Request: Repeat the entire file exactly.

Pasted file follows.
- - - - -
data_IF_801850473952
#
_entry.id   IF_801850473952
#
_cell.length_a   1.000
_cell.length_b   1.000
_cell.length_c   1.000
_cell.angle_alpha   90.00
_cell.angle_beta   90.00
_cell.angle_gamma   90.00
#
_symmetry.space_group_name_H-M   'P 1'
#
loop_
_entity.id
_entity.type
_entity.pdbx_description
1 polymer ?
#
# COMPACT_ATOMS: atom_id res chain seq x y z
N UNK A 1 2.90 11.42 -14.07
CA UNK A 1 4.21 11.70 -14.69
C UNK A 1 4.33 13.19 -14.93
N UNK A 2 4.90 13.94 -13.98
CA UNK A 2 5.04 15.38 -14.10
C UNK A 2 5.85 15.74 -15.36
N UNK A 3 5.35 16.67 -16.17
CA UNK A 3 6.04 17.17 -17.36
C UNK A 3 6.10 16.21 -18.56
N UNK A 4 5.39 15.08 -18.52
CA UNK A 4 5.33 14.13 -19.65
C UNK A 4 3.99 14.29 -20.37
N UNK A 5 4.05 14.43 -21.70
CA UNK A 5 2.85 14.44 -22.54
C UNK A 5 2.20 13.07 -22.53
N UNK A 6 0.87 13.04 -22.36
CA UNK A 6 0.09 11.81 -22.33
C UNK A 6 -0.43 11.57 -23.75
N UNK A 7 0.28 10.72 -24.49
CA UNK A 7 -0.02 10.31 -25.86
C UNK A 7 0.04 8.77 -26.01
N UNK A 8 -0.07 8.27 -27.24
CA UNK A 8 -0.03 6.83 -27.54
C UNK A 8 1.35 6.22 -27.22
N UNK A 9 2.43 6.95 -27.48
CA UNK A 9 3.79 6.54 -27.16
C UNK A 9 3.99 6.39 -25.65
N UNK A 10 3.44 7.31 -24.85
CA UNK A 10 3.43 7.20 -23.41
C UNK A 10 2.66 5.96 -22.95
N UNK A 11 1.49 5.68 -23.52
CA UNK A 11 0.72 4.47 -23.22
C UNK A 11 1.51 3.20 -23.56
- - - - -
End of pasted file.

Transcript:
data_IF_801850473952
#
_entry.id   IF_801850473952
#
_cell.length_a   1.000
_cell.length_b   1.000
_cell.length_c   1.000
_cell.angle_alpha   90.00
_cell.angle_beta   90.00
_cell.angle_gamma   90.00
#
_symmetry.space_group_name_H-M   'P 1'
#
loop_
_entity.id
_entity.type
_entity.pdbx_description
1 polymer ?
#
# COMPACT_ATOMS: atom_id res chain seq x y z
N UNK A 1 2.90 11.42 -14.07
CA UNK A 1 4.21 11.70 -14.69
C UNK A 1 4.33 13.19 -14.93
N UNK A 2 4.90 13.94 -13.98
CA UNK A 2 5.04 15.38 -14.10
C UNK A 2 5.85 15.74 -15.36
N UNK A 3 5.35 16.67 -16.17
CA UNK A 3 6.04 17.17 -17.36
C UNK A 3 6.10 16.21 -18.56
N UNK A 4 5.39 15.08 -18.52
CA UNK A 4 5.33 14.13 -19.65
C UNK A 4 3.99 14.29 -20.37
N UNK A 5 4.05 14.43 -21.70
CA UNK A 5 2.85 14.44 -22.54
C UNK A 5 2.20 13.07 -22.53
N UNK A 6 0.87 13.04 -22.36
CA UNK A 6 0.09 11.81 -22.33
C UNK A 6 -0.43 11.57 -23.75
N UNK A 7 0.28 10.72 -24.49
CA UNK A 7 -0.02 10.31 -25.86
C UNK A 7 0.04 8.77 -26.01
N UNK A 8 -0.07 8.27 -27.24
CA UNK A 8 -0.03 6.83 -27.54
C UNK A 8 1.35 6.22 -27.22
N UNK A 9 2.43 6.95 -27.48
CA UNK A 9 3.79 6.54 -27.16
C UNK A 9 3.99 6.39 -25.65
N UNK A 10 3.44 7.31 -24.85
CA UNK A 10 3.43 7.20 -23.41
C UNK A 10 2.66 5.96 -22.95
N UNK A 11 1.49 5.68 -23.52
CA UNK A 11 0.72 4.47 -23.22
C UNK A 11 1.51 3.20 -23.56